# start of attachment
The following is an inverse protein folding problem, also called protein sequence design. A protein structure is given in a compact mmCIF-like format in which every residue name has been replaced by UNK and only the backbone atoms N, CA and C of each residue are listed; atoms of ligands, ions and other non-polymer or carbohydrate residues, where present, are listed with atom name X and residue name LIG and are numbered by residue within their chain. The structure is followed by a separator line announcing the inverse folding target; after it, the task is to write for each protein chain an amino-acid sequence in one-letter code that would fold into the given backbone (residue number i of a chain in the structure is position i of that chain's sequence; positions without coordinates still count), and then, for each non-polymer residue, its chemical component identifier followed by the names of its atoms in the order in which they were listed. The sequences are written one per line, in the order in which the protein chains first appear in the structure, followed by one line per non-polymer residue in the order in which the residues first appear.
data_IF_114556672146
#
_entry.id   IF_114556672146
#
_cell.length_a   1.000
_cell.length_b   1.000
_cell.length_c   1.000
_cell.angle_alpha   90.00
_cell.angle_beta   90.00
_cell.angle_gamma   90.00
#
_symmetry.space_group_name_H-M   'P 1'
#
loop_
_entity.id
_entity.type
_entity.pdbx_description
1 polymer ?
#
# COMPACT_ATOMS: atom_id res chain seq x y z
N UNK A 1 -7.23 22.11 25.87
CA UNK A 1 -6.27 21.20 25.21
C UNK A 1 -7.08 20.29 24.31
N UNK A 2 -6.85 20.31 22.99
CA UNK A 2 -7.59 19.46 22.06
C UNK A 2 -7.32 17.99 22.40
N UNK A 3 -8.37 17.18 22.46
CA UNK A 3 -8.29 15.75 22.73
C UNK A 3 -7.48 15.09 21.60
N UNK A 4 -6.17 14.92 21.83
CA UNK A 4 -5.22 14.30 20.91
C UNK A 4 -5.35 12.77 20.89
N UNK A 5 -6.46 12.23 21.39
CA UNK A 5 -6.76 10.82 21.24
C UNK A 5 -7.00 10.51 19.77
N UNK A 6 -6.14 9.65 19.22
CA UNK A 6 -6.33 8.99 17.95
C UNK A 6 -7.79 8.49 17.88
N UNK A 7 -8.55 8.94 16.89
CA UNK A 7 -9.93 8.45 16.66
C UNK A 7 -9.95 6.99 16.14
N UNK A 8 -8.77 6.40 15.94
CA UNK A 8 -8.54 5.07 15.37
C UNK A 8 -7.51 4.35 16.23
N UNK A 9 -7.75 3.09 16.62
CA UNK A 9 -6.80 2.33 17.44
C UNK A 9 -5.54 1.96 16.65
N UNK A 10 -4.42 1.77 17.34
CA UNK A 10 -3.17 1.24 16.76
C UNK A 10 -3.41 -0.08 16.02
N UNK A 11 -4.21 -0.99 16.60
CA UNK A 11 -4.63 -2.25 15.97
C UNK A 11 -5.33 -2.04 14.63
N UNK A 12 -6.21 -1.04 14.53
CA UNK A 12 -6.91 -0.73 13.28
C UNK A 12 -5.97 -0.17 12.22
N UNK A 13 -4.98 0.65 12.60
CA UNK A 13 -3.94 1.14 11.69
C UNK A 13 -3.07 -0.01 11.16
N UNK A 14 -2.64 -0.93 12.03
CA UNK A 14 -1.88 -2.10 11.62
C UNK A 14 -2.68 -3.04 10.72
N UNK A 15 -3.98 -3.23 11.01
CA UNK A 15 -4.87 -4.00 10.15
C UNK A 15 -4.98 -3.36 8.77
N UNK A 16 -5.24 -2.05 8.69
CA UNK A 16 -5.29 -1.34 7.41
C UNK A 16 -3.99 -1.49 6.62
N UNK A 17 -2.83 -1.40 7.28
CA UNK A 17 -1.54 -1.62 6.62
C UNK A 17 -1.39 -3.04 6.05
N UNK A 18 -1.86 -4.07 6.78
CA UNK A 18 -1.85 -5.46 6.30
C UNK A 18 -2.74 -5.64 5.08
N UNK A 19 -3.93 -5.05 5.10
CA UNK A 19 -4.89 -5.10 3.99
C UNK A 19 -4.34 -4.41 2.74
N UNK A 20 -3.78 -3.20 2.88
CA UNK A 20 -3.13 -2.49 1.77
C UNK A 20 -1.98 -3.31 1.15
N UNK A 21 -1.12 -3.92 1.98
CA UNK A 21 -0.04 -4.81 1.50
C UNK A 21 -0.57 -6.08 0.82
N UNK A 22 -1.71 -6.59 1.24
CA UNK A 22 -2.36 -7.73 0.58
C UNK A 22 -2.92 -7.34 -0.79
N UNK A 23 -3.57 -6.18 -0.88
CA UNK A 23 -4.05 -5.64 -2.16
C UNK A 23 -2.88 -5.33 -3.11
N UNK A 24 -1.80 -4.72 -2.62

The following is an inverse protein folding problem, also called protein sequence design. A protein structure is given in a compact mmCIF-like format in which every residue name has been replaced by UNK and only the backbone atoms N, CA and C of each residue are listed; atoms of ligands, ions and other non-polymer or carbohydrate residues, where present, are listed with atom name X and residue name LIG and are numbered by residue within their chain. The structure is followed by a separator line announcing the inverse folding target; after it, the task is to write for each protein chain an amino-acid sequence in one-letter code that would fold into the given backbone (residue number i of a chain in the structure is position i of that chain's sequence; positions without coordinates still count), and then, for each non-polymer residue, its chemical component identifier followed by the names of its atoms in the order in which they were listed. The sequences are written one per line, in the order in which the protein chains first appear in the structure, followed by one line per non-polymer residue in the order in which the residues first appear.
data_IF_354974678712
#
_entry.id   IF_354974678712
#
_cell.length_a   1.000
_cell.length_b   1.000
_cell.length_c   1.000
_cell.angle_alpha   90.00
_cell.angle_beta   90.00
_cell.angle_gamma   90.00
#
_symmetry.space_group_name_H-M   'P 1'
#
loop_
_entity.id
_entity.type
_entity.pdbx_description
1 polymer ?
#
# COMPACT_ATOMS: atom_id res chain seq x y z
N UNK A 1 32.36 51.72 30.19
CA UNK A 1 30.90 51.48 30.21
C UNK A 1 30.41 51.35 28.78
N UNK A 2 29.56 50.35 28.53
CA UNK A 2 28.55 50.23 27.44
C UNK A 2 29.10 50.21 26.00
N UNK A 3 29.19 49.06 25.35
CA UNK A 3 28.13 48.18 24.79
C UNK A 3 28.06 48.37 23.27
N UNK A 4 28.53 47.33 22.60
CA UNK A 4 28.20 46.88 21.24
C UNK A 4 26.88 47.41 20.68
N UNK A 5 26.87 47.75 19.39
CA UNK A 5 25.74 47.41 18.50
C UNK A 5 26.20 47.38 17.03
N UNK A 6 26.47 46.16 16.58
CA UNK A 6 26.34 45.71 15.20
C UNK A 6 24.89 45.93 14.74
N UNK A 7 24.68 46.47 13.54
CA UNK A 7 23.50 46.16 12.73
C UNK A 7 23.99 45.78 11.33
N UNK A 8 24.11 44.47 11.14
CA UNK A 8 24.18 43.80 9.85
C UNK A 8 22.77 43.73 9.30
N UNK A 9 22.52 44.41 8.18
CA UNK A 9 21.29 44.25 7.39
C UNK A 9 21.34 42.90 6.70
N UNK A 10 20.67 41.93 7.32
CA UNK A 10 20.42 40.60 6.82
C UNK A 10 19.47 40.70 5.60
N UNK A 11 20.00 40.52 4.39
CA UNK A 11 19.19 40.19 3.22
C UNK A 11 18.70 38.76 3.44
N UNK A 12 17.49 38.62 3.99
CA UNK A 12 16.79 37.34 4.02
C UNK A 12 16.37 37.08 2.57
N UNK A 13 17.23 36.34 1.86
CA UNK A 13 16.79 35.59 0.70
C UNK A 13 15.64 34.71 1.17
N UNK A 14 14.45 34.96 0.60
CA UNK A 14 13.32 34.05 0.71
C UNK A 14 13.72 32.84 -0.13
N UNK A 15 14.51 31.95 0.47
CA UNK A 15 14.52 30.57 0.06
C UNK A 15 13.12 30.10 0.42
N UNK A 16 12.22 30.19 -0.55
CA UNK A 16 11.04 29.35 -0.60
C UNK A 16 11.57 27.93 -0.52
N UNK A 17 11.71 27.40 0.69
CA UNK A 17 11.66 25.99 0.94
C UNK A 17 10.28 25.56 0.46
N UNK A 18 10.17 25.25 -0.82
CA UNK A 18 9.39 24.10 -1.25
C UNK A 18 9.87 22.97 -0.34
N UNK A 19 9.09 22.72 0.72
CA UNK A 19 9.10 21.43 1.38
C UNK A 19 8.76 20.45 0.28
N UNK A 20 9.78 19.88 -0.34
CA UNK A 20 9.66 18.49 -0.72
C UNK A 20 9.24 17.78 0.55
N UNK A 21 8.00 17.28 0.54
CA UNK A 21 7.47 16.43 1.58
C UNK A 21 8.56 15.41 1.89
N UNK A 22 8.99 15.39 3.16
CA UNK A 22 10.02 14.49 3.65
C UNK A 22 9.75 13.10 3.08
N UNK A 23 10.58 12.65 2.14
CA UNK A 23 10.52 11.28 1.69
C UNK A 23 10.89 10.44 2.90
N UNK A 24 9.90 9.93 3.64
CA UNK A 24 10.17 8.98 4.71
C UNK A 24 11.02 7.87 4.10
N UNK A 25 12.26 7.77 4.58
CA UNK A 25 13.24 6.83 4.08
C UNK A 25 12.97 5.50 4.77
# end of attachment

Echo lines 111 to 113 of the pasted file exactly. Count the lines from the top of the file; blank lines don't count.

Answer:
#
# COMPACT_ATOMS: atom_id res chain seq x y z
N UNK A 1 32.36 51.72 30.19